Renewal of Federal Unemployment Benefits Blocked in the House
Posted by: Mitchell Hirsch on Dec 13, 2013
Attempts by Democrats to allow a vote on a reauthorization of federal Emergency Unemployment Compensation (EUC) were blocked this week. In the House, a proposed amendment to a bipartisan budget bill, which would have extended the EUC program and prevented it from expiring at the end of the year, was rejected by Republican leaders, who would not let it come up for a vote. Late yesterday, the House passed a two-year budget agreement, but failed to address the looming shutdown of federal unemployment insurance for 1.3 million long-term unemployed job-seekers -- and for millions more who would exhaust regular state benefits next year with no access to federal aid, without Congressional action to renew the EUC program. House majority leaders said they would begin a three week holiday recess today even as frustrated supporters of an EUC reauthorization vowed to fight on both during and after the recess.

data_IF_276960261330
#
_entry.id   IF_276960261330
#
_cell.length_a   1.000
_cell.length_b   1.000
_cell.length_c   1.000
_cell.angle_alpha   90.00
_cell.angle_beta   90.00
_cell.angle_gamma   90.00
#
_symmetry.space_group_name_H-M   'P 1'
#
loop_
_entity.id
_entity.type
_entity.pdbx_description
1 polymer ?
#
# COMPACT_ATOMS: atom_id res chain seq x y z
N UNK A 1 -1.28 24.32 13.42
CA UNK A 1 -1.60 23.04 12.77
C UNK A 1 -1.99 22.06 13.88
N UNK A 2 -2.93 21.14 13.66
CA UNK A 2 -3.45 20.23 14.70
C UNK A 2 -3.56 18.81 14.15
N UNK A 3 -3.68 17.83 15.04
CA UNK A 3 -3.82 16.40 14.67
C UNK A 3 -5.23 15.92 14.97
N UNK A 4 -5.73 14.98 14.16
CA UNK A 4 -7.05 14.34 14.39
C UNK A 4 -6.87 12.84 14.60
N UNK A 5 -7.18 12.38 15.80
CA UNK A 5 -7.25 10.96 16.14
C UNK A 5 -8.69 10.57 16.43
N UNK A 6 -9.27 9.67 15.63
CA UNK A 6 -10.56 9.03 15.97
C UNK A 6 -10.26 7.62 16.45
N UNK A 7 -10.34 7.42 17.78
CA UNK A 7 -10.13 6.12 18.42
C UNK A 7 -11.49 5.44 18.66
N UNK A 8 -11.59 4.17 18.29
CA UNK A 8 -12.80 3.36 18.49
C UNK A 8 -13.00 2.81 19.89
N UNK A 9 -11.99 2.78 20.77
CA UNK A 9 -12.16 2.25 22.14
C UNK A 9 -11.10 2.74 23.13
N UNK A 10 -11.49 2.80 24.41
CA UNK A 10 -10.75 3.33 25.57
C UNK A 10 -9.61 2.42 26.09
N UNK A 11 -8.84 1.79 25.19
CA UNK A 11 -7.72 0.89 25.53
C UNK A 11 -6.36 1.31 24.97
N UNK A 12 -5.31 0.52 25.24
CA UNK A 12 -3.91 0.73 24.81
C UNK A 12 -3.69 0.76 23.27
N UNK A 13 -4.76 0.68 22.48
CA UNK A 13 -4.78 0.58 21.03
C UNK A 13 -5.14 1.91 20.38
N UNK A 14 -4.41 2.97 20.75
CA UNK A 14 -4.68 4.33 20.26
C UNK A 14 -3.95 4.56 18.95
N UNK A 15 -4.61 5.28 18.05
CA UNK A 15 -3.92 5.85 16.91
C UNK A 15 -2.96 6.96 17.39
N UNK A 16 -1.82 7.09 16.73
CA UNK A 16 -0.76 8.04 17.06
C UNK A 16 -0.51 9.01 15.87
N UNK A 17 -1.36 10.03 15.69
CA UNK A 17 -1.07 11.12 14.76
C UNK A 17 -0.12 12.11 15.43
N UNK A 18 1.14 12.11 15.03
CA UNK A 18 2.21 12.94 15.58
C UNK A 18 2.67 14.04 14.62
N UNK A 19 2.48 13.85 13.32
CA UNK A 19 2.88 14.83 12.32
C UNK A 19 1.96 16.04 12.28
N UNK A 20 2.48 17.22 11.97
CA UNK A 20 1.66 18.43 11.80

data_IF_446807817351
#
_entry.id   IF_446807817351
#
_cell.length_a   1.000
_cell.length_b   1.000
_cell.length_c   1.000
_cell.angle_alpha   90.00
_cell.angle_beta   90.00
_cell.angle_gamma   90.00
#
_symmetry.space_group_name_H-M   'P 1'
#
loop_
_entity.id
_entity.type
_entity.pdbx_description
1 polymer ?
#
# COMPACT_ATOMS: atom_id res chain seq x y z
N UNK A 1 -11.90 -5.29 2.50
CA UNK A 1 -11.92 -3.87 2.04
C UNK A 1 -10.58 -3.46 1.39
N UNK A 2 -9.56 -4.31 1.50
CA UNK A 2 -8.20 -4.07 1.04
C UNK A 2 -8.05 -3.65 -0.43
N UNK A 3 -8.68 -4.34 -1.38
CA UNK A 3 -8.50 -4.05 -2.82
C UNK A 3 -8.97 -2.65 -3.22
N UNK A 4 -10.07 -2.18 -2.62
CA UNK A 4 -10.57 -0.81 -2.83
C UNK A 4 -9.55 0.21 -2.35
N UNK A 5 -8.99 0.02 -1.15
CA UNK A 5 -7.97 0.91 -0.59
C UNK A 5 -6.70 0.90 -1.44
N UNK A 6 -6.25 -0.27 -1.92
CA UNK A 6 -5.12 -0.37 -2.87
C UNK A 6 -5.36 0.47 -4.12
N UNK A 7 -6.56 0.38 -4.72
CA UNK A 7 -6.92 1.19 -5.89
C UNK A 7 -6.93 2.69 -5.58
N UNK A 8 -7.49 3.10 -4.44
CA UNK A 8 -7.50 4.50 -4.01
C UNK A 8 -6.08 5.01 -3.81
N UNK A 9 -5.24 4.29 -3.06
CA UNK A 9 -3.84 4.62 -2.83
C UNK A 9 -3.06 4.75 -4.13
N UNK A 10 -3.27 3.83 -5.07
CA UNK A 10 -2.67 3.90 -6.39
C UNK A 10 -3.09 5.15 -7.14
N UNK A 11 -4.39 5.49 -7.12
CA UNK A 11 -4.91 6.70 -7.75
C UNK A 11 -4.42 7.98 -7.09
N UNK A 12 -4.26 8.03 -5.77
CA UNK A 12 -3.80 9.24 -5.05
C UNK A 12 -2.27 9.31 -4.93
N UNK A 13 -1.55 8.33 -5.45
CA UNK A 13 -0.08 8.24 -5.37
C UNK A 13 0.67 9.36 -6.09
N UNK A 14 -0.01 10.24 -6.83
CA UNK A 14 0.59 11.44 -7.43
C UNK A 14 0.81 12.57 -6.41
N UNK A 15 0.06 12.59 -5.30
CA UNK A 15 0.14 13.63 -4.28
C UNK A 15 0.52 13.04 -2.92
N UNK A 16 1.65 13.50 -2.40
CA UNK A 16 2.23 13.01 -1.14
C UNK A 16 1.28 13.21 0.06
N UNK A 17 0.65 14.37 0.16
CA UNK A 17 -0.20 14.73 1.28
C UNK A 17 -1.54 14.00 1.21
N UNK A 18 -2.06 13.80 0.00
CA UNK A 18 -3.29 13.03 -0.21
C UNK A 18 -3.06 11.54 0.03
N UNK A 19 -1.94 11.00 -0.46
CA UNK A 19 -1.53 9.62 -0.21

With the House not scheduled to return until January 7, 2014, it is now virtually assured that federal EUC benefit payments will stop with the week ending December 28. When EUC benefits have lapsed in the past, due to failure to renew the program before expiration deadlines, they have been restored by Congressional action after that lapse. Democrats have vowed to pursue a retroactive renewal of the federal EUC program if it does lapse this time. States have been advised to inform unemployed workers claiming benefits under the EUC extensions to continue to file those weekly claims even after a lapse of the program. Those filings would help facilitate more timely payments of retroactive benefits should the program be restored by Congress after the New Year.
Leading advocates for unemployed workers, meanwhile, were swift to condemn the failure of House leaders to address the need to maintain federal unemployment insurance as the year-end expiration under current law rapidly approaches.